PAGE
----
This is Jodys Fawn Summary Analysis and Explanation

Students can also check the English Summary to revise with them during exam preparation.

This is Jody’s Fawn Summary Analysis and Explanation By Marjorie Kinnan Rawlings

About the author Marjorie Kinnan Rawlings

Author Name Marjorie Kinnan Rawlings
Born 8 August 1896, Washington, D.C., United States
Died 14 December 1953, St. Augustine, Florida, United States
Movies Cross Creek, The Yearling, Gal Young Un, The Sun Comes Up
Awards Pulitzer Prize for Fiction, John Newbery Medal
Marjorie Kinnan Rawlings - this is jodys fawn summary analysis and explanation
Marjorie Kinnan Rawlings

This is Jody’s Fawn Introduction

The story talks about the sensitive mind of a child who couldn’t forget the sacrifice of a doe. He wanted to take care of the young fawn. He was compassionate and daring. Although he was facing various odds in spite of that, he convincingly crossed the hurdles. His bond with the fawn was evident from the way it responded to his care.

This is Jody’s Fawn Part 1 Summary of the Lesson

Jody was brooding over the little fawn. He was cajoling it even in his dream. His father, Penny was taking rest. He was not well. Jody asked about his health after he had a fatal experience. Penny was proud of his judgment.

Jody was worried about the fawn. He knew that it was so little that it could not take care of itself. So he wanted to bring it to feed and raise it. He could not resist and gave his consent to bring it home.

He also complimented him for his smartness. Jody wanted to go along with Mill-wheel. He convinced his mother and his views were supported by Doc Wilson.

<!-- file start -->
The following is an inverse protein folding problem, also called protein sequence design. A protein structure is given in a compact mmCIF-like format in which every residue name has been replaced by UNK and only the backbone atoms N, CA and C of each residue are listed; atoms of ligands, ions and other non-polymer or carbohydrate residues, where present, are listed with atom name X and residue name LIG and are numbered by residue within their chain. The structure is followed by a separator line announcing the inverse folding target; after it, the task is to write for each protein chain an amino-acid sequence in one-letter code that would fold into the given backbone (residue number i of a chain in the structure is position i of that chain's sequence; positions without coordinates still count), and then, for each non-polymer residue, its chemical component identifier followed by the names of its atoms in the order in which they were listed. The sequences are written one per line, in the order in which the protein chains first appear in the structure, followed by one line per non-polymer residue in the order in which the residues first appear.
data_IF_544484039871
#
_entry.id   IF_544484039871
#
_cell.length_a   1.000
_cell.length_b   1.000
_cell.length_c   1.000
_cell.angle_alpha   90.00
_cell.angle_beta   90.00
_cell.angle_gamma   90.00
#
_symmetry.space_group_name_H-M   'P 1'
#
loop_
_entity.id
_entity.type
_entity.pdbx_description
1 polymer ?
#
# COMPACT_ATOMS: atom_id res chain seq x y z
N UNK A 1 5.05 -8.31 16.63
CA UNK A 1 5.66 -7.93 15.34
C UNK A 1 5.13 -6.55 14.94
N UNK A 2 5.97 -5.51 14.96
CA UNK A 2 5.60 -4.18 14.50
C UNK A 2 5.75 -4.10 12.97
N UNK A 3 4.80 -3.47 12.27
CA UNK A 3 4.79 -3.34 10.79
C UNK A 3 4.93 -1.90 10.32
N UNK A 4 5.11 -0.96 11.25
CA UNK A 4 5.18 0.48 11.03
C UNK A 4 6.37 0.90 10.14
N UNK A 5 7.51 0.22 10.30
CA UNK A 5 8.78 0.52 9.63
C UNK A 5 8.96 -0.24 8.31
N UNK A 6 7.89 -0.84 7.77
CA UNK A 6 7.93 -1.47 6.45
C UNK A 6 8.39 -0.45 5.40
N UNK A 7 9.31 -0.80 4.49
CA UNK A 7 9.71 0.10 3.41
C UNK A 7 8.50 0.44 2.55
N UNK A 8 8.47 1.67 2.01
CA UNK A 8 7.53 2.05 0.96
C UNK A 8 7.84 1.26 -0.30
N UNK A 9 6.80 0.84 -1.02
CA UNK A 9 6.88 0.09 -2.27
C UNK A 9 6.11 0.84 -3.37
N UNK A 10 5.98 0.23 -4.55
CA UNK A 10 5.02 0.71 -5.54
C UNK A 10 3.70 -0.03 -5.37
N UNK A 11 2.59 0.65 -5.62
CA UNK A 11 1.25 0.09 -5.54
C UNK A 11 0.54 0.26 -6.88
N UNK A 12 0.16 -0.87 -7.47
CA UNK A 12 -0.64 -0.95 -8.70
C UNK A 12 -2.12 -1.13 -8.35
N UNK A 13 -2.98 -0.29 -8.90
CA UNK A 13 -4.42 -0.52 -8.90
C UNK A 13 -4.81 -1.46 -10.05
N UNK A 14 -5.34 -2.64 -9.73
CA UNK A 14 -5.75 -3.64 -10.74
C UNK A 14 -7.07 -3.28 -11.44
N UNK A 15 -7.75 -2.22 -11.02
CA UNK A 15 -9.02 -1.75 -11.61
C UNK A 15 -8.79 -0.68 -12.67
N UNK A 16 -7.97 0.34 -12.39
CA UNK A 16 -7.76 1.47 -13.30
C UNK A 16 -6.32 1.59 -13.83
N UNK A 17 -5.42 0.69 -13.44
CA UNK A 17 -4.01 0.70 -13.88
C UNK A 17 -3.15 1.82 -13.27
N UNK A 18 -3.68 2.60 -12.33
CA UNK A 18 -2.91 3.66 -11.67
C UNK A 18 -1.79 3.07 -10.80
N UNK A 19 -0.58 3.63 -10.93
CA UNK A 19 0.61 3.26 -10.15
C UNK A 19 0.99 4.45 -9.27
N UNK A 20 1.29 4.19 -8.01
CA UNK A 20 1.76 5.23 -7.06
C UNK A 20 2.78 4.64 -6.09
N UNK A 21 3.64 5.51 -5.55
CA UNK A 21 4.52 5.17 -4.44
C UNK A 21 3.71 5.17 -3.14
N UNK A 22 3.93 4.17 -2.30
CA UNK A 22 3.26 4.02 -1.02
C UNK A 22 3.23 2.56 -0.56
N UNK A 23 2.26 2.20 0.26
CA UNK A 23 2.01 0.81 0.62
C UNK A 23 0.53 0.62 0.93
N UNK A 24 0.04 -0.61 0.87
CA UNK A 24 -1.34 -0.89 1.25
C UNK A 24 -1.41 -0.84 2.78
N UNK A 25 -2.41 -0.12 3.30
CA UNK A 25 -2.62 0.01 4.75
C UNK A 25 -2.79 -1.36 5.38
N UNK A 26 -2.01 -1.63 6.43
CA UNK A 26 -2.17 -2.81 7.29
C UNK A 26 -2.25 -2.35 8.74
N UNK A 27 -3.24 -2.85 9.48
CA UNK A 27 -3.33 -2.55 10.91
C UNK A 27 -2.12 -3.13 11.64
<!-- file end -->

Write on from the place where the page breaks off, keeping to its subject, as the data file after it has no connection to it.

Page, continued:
Jody promised to return by dinner and rode the horse with Mill-wheel. He was doubtful if they could find him. They reached the place where his father was bitten by a snake.

He was searching for the fawn and wanted to remain alone. He did not want Mill-wheel to see his anxiety and disappointment. He was hoping to find the fawn. He got down from the horse and went alone to find it.

He was apprehensive if he could locate its presence and find it alive. A. vulture-like bird hovered over the carcass of the doe. He also saw the foot imprints of tiger. He reached where he left the fawn. But it was not there. The rain had washed away the signs of its movement.

This is Jody’s Fawn Part 2 Summary of the Lesson

Jody was surprised to see the fawn that stood before him. He shook slightly. The fawn did not move. He tried to calm it by whispering ‘it’s me’. Jody comforted it by touching it on its neck.

He patted it and treated it delicately like a china deer. He lifted the fawn in his hands. He had to pull it up higher to hold it properly.

It was difficult for him to carry it safely through bushes and pricking vine. Tired and exhausted he put it down. The fawn started bleating but Jody was panting for breath.

His father told him once that if you carry a fawn in your hands, it would start following. He wanted it to follow him, play with him. He was carrying it again and exhausted again.

He put it down to take rest for a while. He started again. He felt relieved with the breeze that was cooling him. He was dripping and-then he came into open. It was a fresh morning with clear sky.

Jody wanted it to follow him to his father’s room. But it was reluctant to climb the steps, so Jody picked it up again.

Penny was delighted to see the brightness in the eyes of both the fawn and Jody then turned to kitchen, where he was followed by the fawn. He saw a pan of milk and skimmed the cream into a jug.

Then he poured milk into a small guard to feed it. The fawn rebuked at the smell and it was about to be spilled on the floor. Understanding the difficulty to feed directly, he soaked his fingers in milk and thrust it into the fawn’s mouth.

It was hungry and exhausted too. So it sucked greedily. When he tried to stop feeding him, it hit him so as to make him feed it again. It grew impatient even during the time when dipped his fingers. It was enjoying the way it was fed until the milk was finished.